AfterThe Block auction left contestants over half a million dollars richer, investors might ask how the luxury apartments stack up as investments.
While the popularity of the show undoubtedly boosts prices, properties featured on The Block tend to keep their value over time, according to RESULTS Mentoring director Tony Lambrianos.
“Based on historic evidence, the re-sellability of something developed by The Block seems to be pretty good,” he said.
“I reckon there is a certain pride in owning a The Block house.”
In Mr Lambrianos' view, the properties are generally more likely to sell than similar products in the same area due to their “status”. However, he warned this cache might wane with time.
“I think it's only as good as how long the show is on air,” he said.
“That said, I think there would still be an advantage down the track to the target market that remembers The Block.”
Mr Lambrianos also warned the pool of buyers may begin to shrink as The Block takes on more ambitious projects.
“It could limit your market,” he said.
“They have really raised the level of quality and showmanship when it comes to The Block, so the target market for those properties is 100 per cent affluent people.”
On the other hand, James Buyers Advocates director Mal James said the top end of the Melbourne market was going “gangbusters”.
As a buyer’s agent specialising in properties costing over $1 million, he has seen strong movement in the luxury segment since October 2012.
“The market is absolutely booming but it has been for well over a year, especially in that $2 million market segment,” he said.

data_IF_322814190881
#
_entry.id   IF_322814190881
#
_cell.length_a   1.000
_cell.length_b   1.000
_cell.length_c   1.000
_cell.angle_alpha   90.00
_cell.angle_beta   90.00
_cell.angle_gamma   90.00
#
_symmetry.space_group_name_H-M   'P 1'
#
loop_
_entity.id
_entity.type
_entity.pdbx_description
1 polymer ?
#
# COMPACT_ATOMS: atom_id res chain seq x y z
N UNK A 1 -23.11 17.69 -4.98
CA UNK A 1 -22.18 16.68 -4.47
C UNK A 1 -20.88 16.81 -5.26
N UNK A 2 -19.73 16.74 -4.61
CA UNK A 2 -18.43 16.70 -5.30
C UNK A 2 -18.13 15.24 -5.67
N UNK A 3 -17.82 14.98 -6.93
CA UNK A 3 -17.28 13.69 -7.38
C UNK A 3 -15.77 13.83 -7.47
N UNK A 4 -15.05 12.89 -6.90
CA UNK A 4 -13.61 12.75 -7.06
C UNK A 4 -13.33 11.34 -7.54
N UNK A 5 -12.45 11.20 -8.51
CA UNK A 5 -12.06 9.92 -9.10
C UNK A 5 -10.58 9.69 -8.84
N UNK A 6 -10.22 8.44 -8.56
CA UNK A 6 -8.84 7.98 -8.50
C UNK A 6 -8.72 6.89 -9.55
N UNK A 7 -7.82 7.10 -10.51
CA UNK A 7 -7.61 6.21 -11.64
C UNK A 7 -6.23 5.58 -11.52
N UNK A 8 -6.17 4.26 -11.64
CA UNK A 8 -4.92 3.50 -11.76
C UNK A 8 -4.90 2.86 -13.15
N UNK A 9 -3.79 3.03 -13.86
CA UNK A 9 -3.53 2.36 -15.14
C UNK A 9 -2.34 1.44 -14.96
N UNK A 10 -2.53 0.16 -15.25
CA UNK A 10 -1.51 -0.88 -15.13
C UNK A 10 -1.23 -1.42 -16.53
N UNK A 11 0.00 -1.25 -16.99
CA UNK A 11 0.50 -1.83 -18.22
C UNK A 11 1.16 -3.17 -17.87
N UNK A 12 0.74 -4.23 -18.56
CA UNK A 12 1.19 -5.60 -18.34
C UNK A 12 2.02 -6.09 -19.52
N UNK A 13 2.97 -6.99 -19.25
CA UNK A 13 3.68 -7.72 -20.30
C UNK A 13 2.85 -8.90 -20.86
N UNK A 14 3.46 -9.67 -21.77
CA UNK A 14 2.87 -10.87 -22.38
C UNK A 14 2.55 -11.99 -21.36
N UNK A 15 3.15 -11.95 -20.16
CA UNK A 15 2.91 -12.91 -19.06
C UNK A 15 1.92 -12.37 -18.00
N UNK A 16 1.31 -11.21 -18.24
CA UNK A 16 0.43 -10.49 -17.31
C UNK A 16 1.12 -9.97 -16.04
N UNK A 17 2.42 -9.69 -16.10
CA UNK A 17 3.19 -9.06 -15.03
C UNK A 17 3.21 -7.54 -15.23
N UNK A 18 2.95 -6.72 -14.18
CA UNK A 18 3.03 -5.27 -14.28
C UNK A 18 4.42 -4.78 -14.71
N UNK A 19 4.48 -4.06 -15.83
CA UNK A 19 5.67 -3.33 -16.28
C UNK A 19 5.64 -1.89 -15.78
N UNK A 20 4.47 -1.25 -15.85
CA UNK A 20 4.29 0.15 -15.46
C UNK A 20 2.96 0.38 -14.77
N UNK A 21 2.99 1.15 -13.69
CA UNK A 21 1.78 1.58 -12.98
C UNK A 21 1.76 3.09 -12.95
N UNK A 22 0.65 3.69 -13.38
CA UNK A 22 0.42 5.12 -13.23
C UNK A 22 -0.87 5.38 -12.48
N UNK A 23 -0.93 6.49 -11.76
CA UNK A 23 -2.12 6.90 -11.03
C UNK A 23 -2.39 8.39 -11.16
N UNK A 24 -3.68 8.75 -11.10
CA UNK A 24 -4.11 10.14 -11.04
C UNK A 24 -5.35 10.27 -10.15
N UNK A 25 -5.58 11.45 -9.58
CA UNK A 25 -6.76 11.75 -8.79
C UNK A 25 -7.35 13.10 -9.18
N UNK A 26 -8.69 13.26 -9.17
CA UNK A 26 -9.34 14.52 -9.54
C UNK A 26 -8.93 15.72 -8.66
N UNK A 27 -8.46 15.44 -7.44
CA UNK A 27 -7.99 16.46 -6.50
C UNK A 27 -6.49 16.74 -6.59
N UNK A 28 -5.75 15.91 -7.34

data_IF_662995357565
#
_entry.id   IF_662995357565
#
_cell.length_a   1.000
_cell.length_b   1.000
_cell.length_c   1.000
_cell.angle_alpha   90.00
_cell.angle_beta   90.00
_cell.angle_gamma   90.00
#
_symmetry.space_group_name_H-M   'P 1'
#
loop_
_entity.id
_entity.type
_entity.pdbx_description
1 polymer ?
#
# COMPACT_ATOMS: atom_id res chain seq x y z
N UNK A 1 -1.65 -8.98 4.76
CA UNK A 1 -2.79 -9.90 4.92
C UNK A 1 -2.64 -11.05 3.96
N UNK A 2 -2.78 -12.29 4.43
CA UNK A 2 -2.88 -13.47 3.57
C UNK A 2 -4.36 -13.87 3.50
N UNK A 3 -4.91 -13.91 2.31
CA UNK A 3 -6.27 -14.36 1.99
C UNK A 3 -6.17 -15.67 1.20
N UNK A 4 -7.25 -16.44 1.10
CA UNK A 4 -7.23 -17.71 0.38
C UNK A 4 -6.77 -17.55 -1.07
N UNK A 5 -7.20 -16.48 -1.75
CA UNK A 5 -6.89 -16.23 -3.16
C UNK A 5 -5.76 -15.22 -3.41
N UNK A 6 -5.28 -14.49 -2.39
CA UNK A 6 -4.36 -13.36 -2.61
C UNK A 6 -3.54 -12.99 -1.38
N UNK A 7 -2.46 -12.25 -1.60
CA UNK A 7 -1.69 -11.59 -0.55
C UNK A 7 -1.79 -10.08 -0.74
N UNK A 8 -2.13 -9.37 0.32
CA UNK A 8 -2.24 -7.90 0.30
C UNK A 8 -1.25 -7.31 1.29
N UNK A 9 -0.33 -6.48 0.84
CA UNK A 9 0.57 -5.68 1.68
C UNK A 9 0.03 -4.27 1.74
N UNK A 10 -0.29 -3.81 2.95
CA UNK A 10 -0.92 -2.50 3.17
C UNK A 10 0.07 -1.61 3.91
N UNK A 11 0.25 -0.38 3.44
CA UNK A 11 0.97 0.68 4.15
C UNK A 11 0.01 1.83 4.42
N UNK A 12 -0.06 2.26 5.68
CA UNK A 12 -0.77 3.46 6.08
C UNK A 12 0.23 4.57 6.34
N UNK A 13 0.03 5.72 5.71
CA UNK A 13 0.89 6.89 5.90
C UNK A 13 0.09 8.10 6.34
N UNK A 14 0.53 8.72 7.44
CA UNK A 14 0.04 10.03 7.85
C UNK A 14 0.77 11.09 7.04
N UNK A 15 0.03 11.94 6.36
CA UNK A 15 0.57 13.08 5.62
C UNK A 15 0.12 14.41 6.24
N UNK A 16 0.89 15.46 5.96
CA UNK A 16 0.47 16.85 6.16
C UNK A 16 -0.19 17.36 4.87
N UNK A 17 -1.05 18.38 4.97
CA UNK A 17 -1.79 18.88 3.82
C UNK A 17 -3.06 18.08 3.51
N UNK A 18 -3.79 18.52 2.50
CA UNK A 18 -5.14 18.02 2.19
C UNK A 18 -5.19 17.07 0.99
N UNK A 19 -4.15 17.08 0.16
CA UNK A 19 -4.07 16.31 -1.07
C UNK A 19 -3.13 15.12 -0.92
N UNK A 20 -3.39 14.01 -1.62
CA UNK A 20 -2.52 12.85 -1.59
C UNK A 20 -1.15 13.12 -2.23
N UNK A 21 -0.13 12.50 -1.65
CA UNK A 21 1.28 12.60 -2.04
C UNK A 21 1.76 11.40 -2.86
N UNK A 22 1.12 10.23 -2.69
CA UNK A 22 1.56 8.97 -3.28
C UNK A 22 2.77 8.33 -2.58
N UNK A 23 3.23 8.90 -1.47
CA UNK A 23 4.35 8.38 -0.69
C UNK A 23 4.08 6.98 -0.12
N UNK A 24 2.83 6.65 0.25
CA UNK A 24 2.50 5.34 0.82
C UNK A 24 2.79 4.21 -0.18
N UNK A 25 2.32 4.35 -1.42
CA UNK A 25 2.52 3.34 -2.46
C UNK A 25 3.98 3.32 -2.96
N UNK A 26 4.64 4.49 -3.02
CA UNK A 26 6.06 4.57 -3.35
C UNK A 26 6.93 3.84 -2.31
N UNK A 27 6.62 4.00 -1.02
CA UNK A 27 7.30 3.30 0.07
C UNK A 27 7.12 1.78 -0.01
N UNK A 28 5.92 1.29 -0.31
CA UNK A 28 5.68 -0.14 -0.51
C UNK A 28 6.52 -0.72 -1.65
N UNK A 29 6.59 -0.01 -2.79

“If you're buying land in or around the city in inner Melbourne near infrastructure, there is just no reason to think that is going to go backwards in the long term.”
Buyer’s agent Frank Valentic, who secured The Blocks's winning apartment, had two investor clients interested in theproperties.
“Absolutely they would make a good investment because they have all the right fundamentals,” he said.
In his view, a major benefit of the newly-renovated complex is depreciation write-offs.
“The depreciation benefits are very, very solid – around $50,000 a year, so almost a thousand dollars a week,” he said.
Mr Valentic also calculated that rental returns for the building would be high, with each fully furnished apartment fetching $1,700 to $1,900 a week.
Despite concerns that TV hype could artificially inflate values, the auctioneer of the winning property, David Wood, said realistic prices were paid.
Based on his experience as a selling agent with hockingstuart, Mr Wood believes the properties would have achieved the same sales price even without the media attention.
“If you asked me to sell this property as a normal home – without the TV cameras and media hype – I’m still comfortable we would achieve the same result because they are so unique,” he said.
“For the location, which is as good as it gets, you don’t get properties like this.”
He said other luxury apartments in Albert Park had recently sold for $2.6 million and $3.5 million, putting the value for The Block properties well within the expected range.
Several of the bidders on the night were investors from China, according to Mr Wood.
Overall, while the circumstances of The Block are unique, the properties seem to offer strong potential for investors with plenty of cash to spare.
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